"I loved the area and I was looking for a corner lot, potentially a pond view in back,'' he said. He also liked the fact that Lennar, one of several companies building in Waterleaf, offered its "everything included home'' with all the amenities Bernardo wanted including appliances. And with four bedrooms, it was big enough to accommodate his three grown children when they visit.
Bernardo paid $296,540 for the house and closed the day after Thanksgiving. Although he is about eight miles farther from his job than he was before, he can grab a Starbucks coffee at the big new shopping center five minutes away and quickly be on the interstate for his 30-minute commute to work.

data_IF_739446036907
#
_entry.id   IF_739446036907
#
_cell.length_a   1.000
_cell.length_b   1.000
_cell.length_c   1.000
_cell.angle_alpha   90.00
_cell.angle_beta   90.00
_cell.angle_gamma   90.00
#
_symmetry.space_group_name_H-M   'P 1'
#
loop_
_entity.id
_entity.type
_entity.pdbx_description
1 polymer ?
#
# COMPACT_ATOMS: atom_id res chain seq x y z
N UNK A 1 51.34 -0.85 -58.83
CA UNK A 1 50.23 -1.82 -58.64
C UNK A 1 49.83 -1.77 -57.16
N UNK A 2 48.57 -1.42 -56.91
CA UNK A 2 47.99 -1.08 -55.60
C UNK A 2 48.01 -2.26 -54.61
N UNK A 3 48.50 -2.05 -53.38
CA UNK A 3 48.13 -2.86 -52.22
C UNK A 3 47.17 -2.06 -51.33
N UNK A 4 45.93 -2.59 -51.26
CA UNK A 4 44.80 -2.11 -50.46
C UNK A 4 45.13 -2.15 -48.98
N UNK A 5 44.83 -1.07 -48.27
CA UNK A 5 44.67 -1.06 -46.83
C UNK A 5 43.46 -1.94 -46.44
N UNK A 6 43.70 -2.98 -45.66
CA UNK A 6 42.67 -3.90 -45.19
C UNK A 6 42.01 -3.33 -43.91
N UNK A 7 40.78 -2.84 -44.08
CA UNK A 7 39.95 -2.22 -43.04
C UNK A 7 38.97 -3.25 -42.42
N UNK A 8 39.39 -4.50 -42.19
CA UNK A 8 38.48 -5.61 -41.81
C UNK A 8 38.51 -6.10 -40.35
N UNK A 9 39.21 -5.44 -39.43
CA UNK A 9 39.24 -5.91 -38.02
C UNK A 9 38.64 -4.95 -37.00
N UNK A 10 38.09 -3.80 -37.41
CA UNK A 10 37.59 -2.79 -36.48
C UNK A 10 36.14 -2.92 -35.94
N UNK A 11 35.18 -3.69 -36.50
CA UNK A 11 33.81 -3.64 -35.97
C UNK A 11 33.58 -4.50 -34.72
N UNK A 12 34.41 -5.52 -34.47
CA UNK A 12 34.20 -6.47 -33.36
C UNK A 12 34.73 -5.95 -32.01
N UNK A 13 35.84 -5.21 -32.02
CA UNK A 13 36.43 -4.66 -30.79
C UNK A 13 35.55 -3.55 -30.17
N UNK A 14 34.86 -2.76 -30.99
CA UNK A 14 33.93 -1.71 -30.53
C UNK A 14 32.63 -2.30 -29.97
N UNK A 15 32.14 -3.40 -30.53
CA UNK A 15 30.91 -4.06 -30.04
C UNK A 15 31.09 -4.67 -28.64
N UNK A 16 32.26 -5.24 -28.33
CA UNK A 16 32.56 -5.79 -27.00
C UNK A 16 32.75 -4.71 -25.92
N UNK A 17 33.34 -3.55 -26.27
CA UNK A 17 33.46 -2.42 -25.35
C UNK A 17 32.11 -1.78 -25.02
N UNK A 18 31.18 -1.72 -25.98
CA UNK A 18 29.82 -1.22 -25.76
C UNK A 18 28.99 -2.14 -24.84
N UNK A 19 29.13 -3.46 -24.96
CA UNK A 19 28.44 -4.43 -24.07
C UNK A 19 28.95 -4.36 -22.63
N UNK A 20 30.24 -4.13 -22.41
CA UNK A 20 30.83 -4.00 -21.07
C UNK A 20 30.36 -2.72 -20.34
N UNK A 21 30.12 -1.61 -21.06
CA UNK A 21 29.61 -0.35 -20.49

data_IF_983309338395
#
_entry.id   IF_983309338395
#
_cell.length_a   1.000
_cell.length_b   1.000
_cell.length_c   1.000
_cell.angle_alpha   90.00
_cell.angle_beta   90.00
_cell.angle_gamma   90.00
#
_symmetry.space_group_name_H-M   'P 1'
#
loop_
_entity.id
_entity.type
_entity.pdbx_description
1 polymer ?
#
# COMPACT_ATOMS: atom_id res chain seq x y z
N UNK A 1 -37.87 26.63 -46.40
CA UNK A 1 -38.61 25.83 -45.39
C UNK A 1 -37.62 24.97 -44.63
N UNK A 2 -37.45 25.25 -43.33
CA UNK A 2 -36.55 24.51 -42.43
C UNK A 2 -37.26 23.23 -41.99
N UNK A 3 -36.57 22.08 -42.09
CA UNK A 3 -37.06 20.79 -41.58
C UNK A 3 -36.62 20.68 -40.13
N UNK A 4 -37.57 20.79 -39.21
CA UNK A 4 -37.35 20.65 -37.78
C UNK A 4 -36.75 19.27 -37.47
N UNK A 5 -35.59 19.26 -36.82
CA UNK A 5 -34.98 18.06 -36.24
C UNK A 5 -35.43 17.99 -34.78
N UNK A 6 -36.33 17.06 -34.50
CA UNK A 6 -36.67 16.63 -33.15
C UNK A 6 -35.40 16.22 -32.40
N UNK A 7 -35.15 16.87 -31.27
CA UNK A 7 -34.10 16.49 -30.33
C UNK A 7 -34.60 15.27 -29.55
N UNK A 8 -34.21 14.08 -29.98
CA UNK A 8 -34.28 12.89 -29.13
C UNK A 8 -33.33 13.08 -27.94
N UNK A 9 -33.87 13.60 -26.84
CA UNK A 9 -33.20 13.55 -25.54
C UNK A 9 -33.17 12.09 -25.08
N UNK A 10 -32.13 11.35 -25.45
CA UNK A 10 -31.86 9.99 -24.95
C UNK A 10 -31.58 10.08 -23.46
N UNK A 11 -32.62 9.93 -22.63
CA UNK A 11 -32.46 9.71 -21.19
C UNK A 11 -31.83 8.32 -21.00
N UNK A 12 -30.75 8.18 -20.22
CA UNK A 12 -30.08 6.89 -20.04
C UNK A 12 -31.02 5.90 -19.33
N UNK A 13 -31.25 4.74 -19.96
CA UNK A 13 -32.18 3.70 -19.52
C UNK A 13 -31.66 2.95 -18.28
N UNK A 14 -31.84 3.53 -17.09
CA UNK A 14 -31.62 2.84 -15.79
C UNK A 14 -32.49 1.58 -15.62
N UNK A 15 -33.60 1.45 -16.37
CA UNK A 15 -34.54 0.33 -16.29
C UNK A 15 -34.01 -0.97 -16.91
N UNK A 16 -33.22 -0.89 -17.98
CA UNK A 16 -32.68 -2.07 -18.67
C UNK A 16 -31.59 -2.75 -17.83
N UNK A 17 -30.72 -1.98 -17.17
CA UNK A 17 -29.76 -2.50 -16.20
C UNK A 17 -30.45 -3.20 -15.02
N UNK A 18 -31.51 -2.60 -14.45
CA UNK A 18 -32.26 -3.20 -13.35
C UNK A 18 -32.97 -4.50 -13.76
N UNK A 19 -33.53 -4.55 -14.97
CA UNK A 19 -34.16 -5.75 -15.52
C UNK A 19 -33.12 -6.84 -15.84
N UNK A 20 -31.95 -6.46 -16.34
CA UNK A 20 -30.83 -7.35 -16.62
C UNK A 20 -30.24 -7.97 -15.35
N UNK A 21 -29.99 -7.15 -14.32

"I leave at 6:15 and don't come back until 7 so the traffic is not an issue,'' he said. "In Boston it took me the same time to go half the distance.''
The ability and willingness of consumers like Bernardo to buy new homes is among the strongest indicators of the nation's economic health. New homes mean jobs not only in the construction industry but in the many industries and professions that support it — banking, real estate, transportation and engineering to name a few.
When new-home construction dries up, the economy suffers.
Nationally, the number of housing starts climbed steadily beginning in 2000 and hit its peak in 2005 with 1.63 million. But as land and home prices soared, housing starts dropped dramatically. By 2011, they were down to just 413,000 a year.
"I've been through multiple cycles, and it was the worst I've ever seen,'' said Greg Singleton, president of Tampa-based Metro Development Group. "Everything came to a screeching halt.''